“He came to me and asked for assistance,” Piad said. “It was not really a pressing problem, but every time he needed an extension for his visa, it reflected that he is a subject of investigation.”

Piad insisted the reports on the IWWM were “not really derogatory.”

“He came to me. I tried to help and find out what the DI’s holdings were. Wala naman. What the BI needed was for the PNP to submit a new list.”

But the new list, issued May 2002, still included Al-Ghafari and the IWWM as suspected financiers of extremist groups.

Intelligence documents link Al-Ghafari to Ahmed Dawud Santos, head of the Rajah Sulaiman Movement, which ran the madaris in Pangasinan which were raided last May. Police reported seizing guns and explosives equipment from several minor scho­lars of the Pangasinan schools.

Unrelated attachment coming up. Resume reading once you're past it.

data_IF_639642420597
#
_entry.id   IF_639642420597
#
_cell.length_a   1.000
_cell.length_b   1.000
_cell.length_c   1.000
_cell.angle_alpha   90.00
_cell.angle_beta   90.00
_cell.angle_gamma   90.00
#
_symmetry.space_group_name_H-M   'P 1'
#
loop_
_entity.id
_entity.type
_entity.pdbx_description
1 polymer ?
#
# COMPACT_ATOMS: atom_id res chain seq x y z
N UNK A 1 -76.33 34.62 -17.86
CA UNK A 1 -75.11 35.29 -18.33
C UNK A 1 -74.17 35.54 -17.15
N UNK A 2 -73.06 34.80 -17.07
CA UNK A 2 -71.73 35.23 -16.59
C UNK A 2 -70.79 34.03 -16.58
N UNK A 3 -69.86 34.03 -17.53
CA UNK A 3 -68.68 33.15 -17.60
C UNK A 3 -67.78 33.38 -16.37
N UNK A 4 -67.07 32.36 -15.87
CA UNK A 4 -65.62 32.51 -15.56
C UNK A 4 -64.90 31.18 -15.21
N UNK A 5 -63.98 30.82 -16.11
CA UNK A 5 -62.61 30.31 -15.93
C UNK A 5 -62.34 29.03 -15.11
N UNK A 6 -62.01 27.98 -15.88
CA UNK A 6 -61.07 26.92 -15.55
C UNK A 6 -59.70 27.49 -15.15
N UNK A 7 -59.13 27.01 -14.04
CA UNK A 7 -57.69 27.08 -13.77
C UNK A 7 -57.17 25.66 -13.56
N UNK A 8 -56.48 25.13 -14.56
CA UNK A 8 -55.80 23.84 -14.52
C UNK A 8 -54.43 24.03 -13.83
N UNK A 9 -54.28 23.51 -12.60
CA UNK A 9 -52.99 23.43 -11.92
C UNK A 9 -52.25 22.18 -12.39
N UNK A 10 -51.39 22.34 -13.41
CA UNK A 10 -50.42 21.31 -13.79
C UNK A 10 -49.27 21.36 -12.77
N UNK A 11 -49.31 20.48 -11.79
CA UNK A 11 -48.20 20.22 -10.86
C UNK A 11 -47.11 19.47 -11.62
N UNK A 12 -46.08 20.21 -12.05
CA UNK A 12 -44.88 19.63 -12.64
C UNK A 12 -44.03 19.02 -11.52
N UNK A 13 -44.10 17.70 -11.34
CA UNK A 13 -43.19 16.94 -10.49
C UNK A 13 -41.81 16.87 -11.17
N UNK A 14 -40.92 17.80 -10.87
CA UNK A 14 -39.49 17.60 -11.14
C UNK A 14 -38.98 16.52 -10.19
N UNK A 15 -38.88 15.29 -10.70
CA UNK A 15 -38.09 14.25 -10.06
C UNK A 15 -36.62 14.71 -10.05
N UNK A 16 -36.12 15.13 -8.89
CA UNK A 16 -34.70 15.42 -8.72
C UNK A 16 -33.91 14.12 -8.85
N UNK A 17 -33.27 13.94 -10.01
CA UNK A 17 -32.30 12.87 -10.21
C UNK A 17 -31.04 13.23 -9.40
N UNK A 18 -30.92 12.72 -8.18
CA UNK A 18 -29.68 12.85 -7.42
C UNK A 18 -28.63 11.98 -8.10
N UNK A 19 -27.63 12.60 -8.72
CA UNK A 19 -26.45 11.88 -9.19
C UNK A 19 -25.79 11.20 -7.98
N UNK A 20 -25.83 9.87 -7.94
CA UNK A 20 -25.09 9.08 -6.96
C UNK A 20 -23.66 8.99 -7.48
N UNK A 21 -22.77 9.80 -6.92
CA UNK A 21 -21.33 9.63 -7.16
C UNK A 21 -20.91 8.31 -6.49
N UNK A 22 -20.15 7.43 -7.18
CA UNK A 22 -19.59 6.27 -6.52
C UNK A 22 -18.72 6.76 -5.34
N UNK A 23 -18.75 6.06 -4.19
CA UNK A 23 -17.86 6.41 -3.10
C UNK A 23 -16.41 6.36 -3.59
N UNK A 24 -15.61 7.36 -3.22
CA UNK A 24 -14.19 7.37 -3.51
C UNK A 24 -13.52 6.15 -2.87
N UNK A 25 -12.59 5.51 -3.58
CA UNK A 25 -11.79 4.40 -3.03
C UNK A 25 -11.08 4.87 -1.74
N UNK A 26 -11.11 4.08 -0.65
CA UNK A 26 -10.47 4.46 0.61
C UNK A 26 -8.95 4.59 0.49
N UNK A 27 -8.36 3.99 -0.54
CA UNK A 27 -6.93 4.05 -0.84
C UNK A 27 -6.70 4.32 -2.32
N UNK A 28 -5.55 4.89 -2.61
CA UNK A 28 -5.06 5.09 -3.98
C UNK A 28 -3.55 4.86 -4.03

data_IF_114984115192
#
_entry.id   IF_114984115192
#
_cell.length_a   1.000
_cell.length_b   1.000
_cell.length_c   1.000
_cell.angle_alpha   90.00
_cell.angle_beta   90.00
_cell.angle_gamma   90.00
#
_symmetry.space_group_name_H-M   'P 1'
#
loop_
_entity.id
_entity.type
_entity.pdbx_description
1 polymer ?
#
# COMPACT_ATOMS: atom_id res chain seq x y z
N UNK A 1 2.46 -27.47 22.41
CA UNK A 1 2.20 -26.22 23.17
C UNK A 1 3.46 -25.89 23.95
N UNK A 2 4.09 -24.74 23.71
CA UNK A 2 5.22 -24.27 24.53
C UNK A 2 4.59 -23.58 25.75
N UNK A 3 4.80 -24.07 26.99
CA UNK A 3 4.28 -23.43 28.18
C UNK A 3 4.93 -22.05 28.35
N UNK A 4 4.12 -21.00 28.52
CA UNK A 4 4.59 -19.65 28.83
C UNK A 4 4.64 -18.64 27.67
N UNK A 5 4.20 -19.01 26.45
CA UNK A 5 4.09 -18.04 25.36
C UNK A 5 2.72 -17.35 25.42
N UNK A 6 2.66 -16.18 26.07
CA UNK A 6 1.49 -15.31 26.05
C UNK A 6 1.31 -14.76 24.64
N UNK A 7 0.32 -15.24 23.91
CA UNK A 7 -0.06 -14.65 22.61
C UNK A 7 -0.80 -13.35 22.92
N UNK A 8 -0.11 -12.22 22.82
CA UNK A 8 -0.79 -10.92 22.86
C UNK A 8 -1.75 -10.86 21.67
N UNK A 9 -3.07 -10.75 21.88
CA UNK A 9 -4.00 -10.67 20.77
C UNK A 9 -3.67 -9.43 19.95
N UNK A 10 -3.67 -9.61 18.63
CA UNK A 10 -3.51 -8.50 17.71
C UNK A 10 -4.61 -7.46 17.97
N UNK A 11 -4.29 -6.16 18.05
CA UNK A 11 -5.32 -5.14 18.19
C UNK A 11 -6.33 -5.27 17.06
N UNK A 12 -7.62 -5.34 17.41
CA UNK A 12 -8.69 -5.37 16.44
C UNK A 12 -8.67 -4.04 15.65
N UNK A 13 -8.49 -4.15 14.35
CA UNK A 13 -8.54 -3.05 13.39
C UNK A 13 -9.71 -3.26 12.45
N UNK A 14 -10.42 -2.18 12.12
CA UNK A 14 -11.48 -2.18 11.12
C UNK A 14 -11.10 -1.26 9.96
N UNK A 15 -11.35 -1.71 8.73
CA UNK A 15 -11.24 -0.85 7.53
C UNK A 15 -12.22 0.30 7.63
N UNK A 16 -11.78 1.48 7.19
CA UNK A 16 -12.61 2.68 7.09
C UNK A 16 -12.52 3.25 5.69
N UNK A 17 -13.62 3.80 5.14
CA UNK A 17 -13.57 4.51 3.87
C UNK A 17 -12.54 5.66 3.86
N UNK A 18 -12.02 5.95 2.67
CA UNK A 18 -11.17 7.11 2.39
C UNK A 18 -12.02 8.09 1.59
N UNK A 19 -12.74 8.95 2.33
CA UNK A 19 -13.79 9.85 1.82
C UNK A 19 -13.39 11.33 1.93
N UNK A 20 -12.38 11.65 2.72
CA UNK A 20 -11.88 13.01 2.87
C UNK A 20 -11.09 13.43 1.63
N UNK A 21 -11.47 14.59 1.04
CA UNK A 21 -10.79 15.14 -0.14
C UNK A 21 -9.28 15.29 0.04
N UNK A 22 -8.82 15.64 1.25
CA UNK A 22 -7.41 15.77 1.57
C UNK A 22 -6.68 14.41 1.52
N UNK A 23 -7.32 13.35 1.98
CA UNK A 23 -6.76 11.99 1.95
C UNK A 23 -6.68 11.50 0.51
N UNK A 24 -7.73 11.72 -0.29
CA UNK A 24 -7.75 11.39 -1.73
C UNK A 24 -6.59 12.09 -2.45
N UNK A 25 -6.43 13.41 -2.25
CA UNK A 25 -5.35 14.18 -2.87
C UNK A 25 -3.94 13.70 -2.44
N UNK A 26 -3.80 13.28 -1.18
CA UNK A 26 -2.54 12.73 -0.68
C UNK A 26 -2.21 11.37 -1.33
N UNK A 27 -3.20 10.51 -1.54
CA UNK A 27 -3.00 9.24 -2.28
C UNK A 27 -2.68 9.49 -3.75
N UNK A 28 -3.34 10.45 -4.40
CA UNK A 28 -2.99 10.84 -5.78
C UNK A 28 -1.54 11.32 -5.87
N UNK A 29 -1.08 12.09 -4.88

Intelligence sources also told the Graphic that Al-Ghafari met with Santos and other radicals in Baguio, after Sept. 11. A tape of that meeting, sources claimed, reveals the group gloating over the attacks that killed more than 3,000 people.

Hamas link

Piad admitted he was already chief of staff of the PNP when he last helped Al-Ghafari.

“He said somebody was conducting surveillance on him,” Piad said.

“I endorsed him to NICA (National Intelligence Coordinating Agency) for investigation. He was investigated and was issued a clearance, I think,” he said. “I told him to clear yourself, you have to submit yourself to investigation.”

The police general also insisted no PNP colleague had confronted him about IWWM’s alleged terrorist links.

Cataluna also said BI only gave Al-Ghafari a certificate attesting no case had been filed against him.